The cost to local governments represents “a staggering amount of money to achieve a minuscule load reduction relative to the total load reduction to the lake,” the St. Paul Pioneer Press (12-1-11) quoted a Minnesota Cities Stormwater Coalition representative as saying.
Yet farmers up and down the Minnesota River don’t want to take all the responsibility for cleaning up Pepin, and gaining their political support for such an effort is difficult, if not impossible.
Some farmers along the much-maligned Minnesota have already altered tilling practices, putting in terraces and planting buffer strips to limit erosion and runoff that reaches the Minnesota and ultimately the Mississippi. Even so, other fields remain thoroughly tiled, which speeds runoff of soil and pollutants.
Researchers have found that two-thirds of the runoff harming Lake Pepin is from bluffs and riverbanks, not cropland. However, erosion from bluffs and riverbanks increases when water rapidly runs off tiled and ditched fields. Another reason for faster silting may be the predominance of soybeans in the Minnesota River watershed. Soybeans absorb less moisture than hay and other vegetation that soybeans replaced beginning in about 1940 — sending more water into streams.
Lake Pepin was formed by the river backing up behind a natural dam of sand from Wisconsin’s Chippewa River. Lake Pepin stretches more than 20 miles and is more than a mile and a half wide in places, with a mean depth of 18 feet. The lake remains popular with boaters, anglers and other river lovers.
A lot of people have been waiting to see the proposed guidelines. “Rightly so, and I am too,” said Robert Finley, a Minnesota PCA watershed manager based in Mankato, Minn., a city at the big bend of the Minnesota River. “It will give us direction and targets to shoot for. I know a lot of people are anxious to get down to business.”
Among them, evidently, is U.S. Secretary of Agriculture Tom Vilsack, former governor of Iowa. Under an initiative announced in January by the U.S. Department of Agriculture, Minnesota may become a test site for a program designed to limit farm pollution by encouraging farmers to conserve soil and curb runoff.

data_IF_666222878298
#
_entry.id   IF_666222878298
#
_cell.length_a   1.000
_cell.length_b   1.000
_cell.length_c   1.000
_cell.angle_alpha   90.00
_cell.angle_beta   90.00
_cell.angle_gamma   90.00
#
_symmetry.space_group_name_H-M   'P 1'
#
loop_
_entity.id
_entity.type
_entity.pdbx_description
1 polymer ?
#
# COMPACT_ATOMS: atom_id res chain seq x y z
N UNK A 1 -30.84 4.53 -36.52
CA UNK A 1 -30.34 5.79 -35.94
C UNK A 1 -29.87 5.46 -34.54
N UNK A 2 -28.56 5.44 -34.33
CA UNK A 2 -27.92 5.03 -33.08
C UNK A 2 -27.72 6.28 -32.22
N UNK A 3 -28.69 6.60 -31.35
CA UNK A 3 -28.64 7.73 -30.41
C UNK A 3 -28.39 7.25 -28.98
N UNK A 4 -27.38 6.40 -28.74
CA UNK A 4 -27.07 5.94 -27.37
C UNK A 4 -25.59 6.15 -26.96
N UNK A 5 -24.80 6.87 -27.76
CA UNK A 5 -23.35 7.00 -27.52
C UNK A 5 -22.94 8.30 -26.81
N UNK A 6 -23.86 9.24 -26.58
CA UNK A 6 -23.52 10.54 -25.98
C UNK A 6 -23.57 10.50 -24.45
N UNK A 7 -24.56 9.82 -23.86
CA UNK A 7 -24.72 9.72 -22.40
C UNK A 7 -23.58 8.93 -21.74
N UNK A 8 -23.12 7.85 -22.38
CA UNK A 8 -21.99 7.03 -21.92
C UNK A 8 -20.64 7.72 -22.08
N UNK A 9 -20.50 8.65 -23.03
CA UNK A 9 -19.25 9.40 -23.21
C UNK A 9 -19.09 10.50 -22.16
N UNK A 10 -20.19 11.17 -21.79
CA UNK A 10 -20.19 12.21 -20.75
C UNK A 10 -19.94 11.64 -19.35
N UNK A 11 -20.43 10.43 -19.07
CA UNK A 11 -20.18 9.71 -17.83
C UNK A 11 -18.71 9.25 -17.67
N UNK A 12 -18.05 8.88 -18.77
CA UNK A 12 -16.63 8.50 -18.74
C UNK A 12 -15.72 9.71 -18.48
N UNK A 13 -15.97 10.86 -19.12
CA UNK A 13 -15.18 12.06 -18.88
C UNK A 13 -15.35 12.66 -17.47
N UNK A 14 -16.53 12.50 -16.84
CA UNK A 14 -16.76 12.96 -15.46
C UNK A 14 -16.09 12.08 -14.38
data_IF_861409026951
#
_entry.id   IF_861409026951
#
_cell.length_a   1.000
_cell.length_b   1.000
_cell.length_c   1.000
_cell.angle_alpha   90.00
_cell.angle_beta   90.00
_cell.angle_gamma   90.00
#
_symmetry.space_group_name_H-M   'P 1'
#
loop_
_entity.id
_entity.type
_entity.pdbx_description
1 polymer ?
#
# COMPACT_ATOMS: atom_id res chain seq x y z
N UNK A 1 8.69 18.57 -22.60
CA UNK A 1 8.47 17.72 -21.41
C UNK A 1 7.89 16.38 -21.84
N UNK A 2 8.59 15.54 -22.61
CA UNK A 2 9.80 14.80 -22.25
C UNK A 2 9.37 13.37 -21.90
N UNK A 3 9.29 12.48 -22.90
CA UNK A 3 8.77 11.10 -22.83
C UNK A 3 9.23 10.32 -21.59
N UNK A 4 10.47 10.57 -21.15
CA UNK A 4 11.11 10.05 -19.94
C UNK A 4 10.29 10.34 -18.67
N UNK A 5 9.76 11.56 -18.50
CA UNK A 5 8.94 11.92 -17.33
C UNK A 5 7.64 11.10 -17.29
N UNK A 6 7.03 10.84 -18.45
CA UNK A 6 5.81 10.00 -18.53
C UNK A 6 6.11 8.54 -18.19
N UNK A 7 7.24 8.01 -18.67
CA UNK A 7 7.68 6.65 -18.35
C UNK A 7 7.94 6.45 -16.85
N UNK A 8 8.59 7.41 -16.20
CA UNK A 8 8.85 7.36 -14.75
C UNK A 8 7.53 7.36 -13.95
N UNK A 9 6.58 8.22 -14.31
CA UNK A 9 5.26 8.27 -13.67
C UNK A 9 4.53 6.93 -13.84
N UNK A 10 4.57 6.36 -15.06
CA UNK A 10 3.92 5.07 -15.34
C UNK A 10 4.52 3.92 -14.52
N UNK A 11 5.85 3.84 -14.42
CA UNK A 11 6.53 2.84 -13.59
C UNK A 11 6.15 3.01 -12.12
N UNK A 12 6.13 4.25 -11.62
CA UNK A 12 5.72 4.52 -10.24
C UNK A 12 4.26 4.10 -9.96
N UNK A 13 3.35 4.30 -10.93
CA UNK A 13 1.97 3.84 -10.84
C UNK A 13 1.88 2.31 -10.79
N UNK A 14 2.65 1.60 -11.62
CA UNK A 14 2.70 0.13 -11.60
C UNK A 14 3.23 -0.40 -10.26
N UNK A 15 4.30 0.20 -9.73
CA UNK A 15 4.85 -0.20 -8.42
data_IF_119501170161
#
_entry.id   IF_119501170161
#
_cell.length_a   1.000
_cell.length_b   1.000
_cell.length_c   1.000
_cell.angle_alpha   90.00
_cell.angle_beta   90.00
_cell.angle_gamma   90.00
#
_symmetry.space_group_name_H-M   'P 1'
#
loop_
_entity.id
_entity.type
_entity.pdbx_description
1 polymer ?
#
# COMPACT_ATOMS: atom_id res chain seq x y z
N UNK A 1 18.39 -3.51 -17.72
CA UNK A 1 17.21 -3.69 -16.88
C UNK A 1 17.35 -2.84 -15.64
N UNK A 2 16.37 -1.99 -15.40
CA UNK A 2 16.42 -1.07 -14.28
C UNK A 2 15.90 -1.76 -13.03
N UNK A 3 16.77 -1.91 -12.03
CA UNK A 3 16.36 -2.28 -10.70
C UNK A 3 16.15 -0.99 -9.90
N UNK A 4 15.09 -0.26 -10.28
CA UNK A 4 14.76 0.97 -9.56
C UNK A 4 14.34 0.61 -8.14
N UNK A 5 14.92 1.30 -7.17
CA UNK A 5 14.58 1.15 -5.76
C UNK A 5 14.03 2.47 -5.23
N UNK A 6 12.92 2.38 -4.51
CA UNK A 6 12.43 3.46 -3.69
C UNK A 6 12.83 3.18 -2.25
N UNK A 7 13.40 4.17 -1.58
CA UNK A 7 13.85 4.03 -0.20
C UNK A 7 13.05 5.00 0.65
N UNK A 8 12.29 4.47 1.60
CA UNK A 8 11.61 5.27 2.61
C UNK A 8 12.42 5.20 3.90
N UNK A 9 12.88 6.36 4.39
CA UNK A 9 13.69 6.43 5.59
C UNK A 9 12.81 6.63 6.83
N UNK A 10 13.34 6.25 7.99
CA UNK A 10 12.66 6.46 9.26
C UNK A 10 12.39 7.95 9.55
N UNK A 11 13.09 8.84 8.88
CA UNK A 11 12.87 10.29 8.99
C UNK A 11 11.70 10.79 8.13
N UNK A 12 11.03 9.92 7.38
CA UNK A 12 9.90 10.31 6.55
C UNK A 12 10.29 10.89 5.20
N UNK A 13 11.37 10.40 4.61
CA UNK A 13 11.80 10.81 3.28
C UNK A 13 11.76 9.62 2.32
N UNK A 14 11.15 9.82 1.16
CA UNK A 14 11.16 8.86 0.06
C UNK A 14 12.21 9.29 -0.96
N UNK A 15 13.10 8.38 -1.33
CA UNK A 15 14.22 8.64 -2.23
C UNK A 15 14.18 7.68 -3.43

Participating farmers would agree to land-management practices that slow erosion and limit runoff of fertilizers, pesticides and manure. In exchange, farmers would get financial and technical support and exemption from new environmental requirements for up to 10 years. Funding would come under the 2012 farm bill.
It’s useless to resist. A pack of agencies and groups is determined to get you out paddling on the Mississippi River this summer, otherwise known as the “Summer of Paddling 2012.”
Folks at the national wildlife refuges, national parks, Army Corps of Engineers recreation areas and state parks will be organizing and publicizing paddling events all summer. Watch their websites for updates. Facebook
New River Charts
The new 2011 Upper Mississippi River Navigation Charts are now available for purchase, showing channels, sloughs, hazardous areas, bridges and more from Minneapolis to Cairo, Ill. Pick them up for $30 at the Mississippi River Visitor Center on Arsenal Island in Rock Island, Ill., download them for free from the internet or order by phone with a credit card.
The Big Boats Return
• Two big sternwheelers are scheduled to cruise the Mississippi River this summer, the first time since 2008. The American Queen, the largest steamboat ever built, has been reincarnated under new owners, the Great American Steamboat Company, which includes many people from the old Delta Queen Steamboat Co. It is offering overnight trips on the Lower Mississippi and Ohio rivers starting in April. On the Upper Mississippi we’ll have to wait until September to see the big Victorian fancy-pants gracing our stretch of the river again
On eight fall-color cruises between St. Louis and St. Paul through early November, the American Queen will stop at Davenport, Iowa; Dubuque, Iowa; La Crosse, Wis.; and Red Wing, Minn. A three-night round trip between St. Paul and Lake Pepin and two rail-cruise tours are also planned for fall.
• Meanwhile, American Cruise Lines will show off its new Queen of the Mississippi in August and come upriver in September. The 150-passenger (non-steam) hydraulically driven sternwheeler will leave St. Louis on September 1 and arrive at St. Paul September 8, then return to St Louis.
Seven diesel engines will propel the ship 50 percent faster than the American Queen. QOM’s top speed will be about 13 miles per hour vs. about 8 mph for the AQ. (Cruise Critic, 12-6-11)